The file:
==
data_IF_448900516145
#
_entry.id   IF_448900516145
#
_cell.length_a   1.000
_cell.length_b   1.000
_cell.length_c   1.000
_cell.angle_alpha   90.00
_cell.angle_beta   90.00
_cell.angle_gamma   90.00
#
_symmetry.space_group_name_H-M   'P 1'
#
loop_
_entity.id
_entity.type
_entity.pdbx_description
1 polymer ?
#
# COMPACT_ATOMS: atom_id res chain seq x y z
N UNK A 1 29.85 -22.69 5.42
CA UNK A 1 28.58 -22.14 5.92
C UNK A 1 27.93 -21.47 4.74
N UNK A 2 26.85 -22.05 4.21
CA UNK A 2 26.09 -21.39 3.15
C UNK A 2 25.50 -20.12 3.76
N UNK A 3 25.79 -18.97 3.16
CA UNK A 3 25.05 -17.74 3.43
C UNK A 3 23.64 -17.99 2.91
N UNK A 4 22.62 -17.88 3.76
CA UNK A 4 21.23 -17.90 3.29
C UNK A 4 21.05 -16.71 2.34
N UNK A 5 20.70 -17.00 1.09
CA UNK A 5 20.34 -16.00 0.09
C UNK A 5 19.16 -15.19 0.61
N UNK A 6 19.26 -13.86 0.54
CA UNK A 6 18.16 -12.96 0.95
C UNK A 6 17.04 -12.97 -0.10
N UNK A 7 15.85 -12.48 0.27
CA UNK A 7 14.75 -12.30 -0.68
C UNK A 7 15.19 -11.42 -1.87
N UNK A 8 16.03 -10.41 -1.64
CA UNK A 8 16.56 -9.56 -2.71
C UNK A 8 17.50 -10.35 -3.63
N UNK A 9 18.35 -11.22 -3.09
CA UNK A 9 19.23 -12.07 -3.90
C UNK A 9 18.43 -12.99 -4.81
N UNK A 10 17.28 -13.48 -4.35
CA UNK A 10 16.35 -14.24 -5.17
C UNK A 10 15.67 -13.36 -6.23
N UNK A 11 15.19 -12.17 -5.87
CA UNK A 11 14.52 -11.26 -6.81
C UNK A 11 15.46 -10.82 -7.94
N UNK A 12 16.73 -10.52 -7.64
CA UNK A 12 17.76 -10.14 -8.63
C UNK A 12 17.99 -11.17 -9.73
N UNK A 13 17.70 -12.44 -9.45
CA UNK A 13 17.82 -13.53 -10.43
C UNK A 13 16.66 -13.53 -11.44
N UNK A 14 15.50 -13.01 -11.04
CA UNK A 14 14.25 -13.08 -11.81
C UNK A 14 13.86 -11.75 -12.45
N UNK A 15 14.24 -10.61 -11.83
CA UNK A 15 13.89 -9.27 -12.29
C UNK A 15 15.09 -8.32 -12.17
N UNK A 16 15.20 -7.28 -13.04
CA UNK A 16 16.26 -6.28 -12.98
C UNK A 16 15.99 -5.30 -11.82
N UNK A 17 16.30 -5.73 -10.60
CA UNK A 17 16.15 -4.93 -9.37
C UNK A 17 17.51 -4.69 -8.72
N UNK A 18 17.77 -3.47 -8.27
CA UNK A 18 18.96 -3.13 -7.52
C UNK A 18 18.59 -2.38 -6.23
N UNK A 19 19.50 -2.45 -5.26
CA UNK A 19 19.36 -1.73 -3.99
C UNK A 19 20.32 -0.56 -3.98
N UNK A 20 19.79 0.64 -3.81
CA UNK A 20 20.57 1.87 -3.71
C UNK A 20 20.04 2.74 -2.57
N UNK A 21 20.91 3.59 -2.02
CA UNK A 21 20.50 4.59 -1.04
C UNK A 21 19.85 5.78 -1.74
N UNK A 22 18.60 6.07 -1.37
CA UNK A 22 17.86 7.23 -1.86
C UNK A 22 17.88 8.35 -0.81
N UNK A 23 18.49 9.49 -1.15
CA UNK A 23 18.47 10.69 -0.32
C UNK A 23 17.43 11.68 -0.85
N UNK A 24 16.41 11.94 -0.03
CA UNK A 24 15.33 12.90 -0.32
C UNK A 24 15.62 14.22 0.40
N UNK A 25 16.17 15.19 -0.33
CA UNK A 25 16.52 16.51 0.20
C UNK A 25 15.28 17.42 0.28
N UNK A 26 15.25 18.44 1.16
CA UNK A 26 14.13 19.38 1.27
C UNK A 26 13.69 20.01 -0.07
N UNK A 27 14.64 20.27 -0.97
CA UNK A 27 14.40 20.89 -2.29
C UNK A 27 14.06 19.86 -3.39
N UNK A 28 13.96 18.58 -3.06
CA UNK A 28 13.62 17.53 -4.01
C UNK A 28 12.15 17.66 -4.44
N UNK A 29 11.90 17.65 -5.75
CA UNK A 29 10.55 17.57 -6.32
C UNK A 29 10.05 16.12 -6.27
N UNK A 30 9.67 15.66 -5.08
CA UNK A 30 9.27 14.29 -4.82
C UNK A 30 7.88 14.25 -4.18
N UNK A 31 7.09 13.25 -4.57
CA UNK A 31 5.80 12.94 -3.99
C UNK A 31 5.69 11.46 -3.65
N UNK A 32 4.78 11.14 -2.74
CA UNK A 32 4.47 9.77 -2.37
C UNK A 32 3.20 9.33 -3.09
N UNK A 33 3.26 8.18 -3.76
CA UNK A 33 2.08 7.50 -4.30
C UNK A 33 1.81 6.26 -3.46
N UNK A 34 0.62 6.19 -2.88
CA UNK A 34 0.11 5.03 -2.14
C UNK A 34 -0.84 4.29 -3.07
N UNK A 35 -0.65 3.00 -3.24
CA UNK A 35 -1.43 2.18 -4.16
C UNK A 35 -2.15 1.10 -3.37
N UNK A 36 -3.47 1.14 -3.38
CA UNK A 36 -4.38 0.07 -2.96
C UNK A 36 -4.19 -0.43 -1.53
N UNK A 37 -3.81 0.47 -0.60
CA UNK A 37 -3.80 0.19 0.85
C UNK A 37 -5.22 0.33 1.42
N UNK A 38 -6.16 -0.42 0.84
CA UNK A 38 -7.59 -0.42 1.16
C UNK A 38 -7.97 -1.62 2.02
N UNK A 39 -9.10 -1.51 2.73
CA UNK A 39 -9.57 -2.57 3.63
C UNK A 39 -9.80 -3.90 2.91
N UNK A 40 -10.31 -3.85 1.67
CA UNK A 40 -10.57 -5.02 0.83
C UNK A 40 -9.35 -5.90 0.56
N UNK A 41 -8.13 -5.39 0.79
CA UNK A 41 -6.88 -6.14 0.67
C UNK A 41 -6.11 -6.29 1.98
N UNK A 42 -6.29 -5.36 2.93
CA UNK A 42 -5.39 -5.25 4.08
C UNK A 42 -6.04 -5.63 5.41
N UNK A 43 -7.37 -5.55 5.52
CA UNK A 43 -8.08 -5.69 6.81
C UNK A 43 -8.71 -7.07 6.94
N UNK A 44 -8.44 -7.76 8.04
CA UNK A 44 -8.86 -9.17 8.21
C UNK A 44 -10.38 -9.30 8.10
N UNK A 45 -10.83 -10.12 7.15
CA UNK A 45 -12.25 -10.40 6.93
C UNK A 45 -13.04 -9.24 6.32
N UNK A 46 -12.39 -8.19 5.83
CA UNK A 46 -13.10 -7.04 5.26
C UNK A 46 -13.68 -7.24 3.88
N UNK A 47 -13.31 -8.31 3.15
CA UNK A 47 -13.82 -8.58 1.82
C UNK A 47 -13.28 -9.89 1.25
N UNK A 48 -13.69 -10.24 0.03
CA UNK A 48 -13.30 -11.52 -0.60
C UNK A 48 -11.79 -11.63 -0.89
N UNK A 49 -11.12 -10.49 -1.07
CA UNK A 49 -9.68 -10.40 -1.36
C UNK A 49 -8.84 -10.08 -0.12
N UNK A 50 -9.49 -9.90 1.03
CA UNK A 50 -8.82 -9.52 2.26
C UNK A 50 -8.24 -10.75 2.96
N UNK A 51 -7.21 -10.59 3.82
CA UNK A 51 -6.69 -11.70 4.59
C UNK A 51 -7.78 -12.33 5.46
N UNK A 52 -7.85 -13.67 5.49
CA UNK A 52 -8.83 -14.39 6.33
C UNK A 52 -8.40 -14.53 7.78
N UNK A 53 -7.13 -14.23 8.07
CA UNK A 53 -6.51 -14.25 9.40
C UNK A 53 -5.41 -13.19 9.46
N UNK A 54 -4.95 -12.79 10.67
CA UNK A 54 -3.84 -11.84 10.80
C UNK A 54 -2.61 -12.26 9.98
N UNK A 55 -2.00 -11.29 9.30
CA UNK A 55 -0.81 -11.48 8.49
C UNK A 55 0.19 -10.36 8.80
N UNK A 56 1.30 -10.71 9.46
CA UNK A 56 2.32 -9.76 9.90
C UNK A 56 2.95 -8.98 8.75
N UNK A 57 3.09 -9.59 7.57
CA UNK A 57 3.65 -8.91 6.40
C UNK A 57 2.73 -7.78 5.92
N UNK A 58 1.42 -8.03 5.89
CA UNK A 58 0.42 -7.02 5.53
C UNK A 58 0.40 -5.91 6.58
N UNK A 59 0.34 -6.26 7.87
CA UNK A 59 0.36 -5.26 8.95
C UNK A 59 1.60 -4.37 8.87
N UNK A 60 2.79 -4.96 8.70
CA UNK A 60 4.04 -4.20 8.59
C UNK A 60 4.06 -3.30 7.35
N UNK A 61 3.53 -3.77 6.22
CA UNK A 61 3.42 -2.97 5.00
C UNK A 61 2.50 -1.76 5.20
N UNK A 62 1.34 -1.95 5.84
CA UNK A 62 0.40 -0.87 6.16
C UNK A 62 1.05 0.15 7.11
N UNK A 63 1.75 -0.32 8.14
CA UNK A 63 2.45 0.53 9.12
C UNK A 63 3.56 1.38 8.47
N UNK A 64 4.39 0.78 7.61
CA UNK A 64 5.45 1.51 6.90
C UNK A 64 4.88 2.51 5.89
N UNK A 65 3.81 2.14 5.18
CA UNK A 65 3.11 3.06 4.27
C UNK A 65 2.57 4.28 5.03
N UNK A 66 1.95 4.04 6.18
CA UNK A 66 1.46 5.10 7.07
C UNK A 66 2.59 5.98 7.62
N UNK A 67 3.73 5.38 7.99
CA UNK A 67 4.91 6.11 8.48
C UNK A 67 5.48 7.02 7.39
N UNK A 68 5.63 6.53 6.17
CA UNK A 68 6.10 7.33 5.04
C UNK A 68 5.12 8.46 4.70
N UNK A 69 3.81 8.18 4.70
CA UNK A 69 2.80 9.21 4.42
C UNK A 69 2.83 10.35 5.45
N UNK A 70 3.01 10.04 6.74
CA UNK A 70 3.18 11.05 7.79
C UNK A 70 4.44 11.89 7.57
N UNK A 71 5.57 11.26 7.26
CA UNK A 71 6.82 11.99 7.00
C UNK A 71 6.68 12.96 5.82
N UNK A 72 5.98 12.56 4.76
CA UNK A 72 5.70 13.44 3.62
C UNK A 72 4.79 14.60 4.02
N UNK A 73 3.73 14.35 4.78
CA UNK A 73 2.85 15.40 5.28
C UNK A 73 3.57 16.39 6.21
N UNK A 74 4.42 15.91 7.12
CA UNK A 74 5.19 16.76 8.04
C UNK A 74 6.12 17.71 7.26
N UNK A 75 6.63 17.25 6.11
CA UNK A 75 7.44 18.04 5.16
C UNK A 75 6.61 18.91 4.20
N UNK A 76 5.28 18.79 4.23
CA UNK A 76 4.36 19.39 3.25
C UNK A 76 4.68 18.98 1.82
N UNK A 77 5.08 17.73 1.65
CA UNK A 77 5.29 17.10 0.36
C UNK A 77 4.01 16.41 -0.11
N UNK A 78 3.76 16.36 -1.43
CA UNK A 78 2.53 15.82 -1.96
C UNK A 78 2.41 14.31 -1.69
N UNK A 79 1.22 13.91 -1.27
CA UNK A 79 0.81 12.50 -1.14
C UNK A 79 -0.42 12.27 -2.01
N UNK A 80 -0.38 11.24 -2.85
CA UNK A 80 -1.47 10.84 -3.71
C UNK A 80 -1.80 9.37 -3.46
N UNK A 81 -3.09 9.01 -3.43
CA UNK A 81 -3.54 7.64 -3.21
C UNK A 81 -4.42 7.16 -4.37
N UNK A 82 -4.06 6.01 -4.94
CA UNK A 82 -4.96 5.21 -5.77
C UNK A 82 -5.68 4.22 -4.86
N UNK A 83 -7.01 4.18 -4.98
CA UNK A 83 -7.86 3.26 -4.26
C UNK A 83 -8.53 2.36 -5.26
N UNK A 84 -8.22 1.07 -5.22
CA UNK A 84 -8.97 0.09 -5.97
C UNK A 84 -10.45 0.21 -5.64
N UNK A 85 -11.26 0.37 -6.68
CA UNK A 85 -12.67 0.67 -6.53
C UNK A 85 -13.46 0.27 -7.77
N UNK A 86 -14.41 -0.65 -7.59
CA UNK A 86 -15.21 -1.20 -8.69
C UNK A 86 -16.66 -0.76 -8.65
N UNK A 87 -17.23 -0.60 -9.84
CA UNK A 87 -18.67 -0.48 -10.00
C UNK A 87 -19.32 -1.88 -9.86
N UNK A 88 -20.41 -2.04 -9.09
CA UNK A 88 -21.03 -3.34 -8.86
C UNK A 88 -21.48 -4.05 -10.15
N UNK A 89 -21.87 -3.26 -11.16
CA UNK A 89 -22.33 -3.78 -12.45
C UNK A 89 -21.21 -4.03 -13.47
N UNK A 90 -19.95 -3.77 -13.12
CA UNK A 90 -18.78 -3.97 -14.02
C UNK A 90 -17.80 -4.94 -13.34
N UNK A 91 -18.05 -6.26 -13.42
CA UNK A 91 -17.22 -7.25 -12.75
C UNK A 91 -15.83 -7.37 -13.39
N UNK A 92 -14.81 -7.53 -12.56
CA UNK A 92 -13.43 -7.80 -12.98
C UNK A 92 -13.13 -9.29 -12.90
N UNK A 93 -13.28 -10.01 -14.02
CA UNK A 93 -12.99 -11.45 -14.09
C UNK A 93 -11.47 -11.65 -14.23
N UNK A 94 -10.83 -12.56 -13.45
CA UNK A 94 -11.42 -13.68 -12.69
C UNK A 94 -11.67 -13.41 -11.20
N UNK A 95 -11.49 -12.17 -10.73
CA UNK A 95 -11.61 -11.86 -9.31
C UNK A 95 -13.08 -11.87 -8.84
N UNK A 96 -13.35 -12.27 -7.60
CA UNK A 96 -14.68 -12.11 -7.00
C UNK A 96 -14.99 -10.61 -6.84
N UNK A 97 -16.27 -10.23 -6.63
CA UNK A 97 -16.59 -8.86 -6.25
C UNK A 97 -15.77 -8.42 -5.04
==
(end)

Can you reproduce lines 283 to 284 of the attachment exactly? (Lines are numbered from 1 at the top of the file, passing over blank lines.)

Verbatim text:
CA UNK A 88 -21.03 -3.34 -8.86
C UNK A 88 -21.48 -4.05 -10.15